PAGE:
The ability to mimic the facial expressions of others is thought to be linked to empathy. It's known that humans and orangutans "ape" each other in this way, but gelada monkeys appear to do it too, a new study shows.
The phenomenon, known as rapid facial mimicry, is an unconscious response that occurs when two animals are interacting. Researchers showed that geladas (Theropithecus gelada), a type of Old World monkey, show facial mimicry during play — particularly mother-infant pairs. The curious ability may have a common evolutionary root among primates, the researchers say.
"This mimicry relates to an internal emotional connection," said neuroscientist Pier Francesco Ferrari of the University of Parma in Italy, who co-authored the study published March 28 in the journal Scientific Reports. It shows that "basic forms of empathy are present in other species that are not apes," Ferrari told LiveScience.
The researchers observed adult and baby geladas at a zoo in Germany during playful interactions. They recorded the play sessions on camera, noting whether the animals imitated each other's facial expressions. Facial expressions included the "play face," (an open mouth with only the lower teeth exposed), the "full play face" (lips pulled back to expose the upper and lower teeth and gums) and "lip-smacking" (lips smacked together, sometimes with the tongue extended). The play faces are considered the equivalent of laughter in humans, whereas lip-smacking can have different meanings depending on the context. [ Image Gallery: Cute Gelada Monkeys ]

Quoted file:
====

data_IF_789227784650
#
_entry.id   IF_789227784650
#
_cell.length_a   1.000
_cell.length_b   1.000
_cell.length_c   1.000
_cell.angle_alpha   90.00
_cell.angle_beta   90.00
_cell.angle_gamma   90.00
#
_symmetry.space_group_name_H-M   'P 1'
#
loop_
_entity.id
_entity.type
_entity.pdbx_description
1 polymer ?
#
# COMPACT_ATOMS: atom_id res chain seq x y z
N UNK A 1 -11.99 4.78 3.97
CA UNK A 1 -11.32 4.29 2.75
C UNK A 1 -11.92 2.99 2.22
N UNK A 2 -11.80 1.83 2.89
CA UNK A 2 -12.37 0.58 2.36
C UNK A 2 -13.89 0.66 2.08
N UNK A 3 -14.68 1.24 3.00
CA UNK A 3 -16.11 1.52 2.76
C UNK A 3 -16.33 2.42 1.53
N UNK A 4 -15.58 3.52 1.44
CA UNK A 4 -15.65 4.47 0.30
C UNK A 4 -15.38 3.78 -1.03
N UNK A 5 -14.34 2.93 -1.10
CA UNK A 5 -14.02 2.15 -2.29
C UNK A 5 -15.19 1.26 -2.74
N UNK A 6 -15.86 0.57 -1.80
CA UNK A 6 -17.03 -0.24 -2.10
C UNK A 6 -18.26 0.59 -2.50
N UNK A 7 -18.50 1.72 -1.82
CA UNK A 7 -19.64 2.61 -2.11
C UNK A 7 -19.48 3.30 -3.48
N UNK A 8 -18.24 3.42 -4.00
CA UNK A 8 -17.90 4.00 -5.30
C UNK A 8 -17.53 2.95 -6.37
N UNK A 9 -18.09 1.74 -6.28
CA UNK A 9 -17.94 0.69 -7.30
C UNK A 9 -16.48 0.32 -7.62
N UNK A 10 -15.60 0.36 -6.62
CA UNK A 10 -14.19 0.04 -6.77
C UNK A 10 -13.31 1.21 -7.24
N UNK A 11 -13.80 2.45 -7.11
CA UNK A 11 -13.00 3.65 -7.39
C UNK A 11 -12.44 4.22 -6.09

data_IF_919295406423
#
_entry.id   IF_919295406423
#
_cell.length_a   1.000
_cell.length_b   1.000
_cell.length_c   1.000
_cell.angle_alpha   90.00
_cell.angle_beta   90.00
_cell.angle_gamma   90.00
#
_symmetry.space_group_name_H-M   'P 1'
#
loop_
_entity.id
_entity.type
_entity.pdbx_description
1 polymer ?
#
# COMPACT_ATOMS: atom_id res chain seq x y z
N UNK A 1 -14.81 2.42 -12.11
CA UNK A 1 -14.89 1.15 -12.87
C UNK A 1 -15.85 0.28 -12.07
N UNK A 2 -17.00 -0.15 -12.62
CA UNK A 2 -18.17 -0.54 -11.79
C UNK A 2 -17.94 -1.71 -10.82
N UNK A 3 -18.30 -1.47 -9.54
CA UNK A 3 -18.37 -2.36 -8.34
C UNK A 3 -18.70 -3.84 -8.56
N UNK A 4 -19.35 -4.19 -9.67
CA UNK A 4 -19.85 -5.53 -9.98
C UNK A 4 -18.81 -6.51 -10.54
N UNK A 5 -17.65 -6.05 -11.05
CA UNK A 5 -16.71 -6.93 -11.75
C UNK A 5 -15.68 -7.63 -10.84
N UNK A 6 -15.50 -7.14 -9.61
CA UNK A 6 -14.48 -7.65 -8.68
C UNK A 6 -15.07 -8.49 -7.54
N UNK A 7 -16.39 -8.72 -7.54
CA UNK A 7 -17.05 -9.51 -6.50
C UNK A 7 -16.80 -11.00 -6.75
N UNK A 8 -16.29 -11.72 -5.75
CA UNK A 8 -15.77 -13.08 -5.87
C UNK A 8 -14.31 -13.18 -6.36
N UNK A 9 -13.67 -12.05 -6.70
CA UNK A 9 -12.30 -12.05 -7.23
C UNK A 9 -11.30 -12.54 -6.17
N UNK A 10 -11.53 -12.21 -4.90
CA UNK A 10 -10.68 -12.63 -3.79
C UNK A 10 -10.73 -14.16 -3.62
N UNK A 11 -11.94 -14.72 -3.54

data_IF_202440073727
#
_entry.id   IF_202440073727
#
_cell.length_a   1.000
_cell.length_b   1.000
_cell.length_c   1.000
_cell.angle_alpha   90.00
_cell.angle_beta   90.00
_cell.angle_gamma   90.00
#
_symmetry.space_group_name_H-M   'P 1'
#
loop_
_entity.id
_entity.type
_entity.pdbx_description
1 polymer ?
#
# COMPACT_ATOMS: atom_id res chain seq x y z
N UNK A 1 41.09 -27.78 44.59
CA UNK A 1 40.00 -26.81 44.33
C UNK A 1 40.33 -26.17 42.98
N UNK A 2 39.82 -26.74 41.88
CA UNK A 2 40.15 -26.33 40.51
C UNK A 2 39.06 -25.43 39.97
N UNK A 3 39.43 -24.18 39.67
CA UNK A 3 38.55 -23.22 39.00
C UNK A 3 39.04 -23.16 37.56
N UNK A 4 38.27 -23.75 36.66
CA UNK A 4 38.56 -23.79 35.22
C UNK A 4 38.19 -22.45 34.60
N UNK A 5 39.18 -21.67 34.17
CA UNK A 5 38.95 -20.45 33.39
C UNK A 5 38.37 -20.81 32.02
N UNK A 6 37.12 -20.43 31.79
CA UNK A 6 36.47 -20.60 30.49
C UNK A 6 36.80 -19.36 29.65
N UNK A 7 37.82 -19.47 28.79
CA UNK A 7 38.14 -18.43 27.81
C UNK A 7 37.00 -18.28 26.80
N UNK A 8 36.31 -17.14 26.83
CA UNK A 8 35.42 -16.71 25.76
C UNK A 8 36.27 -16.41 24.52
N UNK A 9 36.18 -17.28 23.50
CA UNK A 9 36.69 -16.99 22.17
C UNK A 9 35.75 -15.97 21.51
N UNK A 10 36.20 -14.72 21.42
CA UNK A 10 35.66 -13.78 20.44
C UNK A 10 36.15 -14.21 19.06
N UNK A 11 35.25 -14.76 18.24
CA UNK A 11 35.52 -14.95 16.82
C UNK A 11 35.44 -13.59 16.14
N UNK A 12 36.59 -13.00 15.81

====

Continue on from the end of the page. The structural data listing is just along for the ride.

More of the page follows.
The geladas mimicked each other's play faces and the full play faces, but not the lip-smacking. Furthermore, mother-infant pairs engaged in the behavior most, and were also fastest at it. The findings show that the mimicking behavior seen in humans and apes has a counterpart in monkeys. In addition, the similarities between mother-baby interactions in these species suggest a common evolutionary origin.
Rapid facial mimicry is thought to arise from brain areas linking perception and actions. Scientists studying monkeys have found evidence of brain cells known as mirror neurons, which are active both when an animal performs an action and when it watches another animal doing it. In humans, this mirroring may be implicated in empathy, the researchers say.
Neuroscientist Marco Iacoboni of the medical school at UCLA said he found the study's results compelling. "We thought for many years that empathy is a human accomplishment, something we came up with that distinguishes us from other species," Iacoboni told LiveScience in an email. "Yet, the more we dig into the animal kingdom, the more we see evidence for empathy, or at least its evolutionary precursors and/or behavioral correlates, where we did not expect to find it."